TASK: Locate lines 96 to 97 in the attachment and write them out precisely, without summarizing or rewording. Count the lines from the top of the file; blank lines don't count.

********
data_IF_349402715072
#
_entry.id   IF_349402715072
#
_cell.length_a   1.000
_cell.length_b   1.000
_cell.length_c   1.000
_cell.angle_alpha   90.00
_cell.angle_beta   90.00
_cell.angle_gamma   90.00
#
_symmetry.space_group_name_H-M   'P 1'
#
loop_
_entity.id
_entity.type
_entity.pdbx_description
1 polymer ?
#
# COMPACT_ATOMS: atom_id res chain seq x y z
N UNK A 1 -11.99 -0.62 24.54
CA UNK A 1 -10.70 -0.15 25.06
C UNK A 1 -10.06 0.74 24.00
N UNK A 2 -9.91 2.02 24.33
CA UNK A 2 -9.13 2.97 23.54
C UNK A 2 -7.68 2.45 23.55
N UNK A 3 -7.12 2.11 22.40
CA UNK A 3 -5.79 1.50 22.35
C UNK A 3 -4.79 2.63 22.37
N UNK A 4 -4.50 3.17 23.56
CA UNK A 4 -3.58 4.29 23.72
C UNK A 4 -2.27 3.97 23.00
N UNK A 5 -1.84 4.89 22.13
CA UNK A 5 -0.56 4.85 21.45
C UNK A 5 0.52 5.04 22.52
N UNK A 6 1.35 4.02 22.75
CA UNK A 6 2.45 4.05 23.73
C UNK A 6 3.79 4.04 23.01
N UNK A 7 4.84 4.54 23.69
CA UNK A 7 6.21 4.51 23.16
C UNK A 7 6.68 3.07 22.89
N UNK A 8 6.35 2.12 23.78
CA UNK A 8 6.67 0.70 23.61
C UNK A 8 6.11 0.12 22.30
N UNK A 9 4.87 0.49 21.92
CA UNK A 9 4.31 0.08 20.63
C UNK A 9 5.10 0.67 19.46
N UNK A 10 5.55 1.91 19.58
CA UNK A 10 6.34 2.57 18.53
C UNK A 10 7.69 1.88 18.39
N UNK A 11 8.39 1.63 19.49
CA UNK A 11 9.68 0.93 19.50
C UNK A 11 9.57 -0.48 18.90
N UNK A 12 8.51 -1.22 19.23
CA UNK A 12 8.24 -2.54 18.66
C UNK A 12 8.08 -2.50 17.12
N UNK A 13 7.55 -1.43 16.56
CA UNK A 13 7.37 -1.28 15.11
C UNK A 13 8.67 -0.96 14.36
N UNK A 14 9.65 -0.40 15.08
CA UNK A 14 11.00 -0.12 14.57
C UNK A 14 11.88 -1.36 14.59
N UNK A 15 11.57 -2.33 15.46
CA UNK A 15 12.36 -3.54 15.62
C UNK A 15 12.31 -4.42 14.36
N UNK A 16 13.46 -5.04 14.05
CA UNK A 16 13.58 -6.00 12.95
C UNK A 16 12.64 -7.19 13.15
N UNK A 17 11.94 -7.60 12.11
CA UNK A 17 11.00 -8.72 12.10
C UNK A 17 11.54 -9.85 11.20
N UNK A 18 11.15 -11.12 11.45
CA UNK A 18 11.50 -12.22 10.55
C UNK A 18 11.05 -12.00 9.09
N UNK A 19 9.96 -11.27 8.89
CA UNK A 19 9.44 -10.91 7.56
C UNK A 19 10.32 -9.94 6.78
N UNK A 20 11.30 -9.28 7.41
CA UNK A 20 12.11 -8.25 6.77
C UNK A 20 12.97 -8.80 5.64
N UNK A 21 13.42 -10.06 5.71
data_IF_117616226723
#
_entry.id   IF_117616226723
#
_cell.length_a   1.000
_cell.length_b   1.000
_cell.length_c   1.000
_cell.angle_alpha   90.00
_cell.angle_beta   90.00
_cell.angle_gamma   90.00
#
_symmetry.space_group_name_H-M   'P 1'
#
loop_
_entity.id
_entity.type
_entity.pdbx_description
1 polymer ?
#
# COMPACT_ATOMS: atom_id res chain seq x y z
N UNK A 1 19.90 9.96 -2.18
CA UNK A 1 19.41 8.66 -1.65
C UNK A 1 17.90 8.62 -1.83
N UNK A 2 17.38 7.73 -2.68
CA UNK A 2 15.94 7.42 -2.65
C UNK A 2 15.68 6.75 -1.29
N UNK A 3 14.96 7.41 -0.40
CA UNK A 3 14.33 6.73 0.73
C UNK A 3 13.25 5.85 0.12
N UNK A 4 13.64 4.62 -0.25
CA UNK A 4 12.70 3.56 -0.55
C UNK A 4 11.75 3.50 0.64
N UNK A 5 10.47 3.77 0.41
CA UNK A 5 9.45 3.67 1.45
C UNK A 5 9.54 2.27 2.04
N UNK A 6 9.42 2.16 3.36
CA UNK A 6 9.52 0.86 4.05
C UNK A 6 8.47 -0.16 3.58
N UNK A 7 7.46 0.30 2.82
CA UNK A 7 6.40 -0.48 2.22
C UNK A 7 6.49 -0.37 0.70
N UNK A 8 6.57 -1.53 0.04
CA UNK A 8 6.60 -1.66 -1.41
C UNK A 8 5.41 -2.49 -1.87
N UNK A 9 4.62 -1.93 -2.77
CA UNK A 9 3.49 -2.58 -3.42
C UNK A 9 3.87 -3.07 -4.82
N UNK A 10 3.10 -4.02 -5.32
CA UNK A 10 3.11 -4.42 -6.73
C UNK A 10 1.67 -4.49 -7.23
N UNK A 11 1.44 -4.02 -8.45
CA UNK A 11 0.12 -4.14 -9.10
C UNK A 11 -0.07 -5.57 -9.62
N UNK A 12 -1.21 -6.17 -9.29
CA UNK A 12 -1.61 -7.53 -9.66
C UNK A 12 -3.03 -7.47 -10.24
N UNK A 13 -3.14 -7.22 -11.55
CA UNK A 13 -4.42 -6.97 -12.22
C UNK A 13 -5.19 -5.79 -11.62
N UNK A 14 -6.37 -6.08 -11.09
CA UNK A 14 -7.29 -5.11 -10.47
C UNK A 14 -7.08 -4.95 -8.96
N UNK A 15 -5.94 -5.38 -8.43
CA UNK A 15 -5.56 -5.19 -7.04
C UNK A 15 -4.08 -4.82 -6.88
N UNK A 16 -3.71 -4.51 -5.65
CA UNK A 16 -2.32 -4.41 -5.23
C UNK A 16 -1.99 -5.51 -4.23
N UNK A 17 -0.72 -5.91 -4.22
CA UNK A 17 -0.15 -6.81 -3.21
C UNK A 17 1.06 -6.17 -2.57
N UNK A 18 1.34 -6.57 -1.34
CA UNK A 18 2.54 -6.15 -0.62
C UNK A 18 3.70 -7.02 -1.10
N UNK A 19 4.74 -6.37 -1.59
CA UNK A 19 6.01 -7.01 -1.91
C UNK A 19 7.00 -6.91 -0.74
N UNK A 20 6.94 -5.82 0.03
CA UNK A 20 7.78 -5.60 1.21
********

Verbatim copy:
_entity.id
_entity.type